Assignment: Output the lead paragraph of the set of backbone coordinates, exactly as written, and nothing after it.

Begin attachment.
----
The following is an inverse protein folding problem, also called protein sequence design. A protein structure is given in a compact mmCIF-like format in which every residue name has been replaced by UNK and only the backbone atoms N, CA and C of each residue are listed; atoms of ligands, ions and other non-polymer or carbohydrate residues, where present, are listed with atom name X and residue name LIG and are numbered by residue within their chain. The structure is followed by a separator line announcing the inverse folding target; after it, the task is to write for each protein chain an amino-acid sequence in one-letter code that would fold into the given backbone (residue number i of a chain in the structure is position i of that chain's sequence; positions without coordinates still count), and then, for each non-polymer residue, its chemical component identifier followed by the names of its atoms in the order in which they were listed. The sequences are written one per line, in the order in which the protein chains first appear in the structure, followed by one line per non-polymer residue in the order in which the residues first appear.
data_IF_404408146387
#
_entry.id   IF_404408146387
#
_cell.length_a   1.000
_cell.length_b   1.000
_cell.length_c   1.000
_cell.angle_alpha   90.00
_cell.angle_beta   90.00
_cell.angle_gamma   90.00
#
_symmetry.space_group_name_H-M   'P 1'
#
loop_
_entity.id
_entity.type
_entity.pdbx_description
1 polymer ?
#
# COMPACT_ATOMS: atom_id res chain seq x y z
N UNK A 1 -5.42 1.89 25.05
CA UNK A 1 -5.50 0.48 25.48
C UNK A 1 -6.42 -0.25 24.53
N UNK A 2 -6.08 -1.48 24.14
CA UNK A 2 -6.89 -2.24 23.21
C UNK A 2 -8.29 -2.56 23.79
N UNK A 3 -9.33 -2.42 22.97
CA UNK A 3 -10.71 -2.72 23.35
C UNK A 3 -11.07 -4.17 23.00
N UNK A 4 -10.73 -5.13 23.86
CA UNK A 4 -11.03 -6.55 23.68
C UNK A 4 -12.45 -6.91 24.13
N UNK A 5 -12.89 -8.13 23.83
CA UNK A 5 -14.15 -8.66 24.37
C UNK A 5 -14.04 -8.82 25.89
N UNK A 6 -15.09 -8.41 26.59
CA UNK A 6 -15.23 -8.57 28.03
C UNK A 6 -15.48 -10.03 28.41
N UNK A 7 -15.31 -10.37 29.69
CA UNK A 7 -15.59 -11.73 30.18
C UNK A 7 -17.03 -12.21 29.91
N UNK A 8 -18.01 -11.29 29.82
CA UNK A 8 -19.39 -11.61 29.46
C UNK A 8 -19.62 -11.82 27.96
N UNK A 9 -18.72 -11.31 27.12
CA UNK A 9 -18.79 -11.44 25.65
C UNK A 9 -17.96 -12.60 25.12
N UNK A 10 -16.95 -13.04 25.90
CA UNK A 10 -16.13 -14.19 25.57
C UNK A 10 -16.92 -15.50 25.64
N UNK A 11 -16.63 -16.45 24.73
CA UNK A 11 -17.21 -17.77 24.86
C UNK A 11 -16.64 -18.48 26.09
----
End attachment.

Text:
The following is an inverse protein folding problem, also called protein sequence design. A protein structure is given in a compact mmCIF-like format in which every residue name has been replaced by UNK and only the backbone atoms N, CA and C of each residue are listed; atoms of ligands, ions and other non-polymer or carbohydrate residues, where present, are listed with atom name X and residue name LIG and are numbered by residue within their chain. The structure is followed by a separator line announcing the inverse folding target; after it, the task is to write for each protein chain an amino-acid sequence in one-letter code that would fold into the given backbone (residue number i of a chain in the structure is position i of that chain's sequence; positions without coordinates still count), and then, for each non-polymer residue, its chemical component identifier followed by the names of its atoms in the order in which they were listed. The sequences are written one per line, in the order in which the protein chains first appear in the structure, followed by one line per non-polymer residue in the order in which the residues first appear.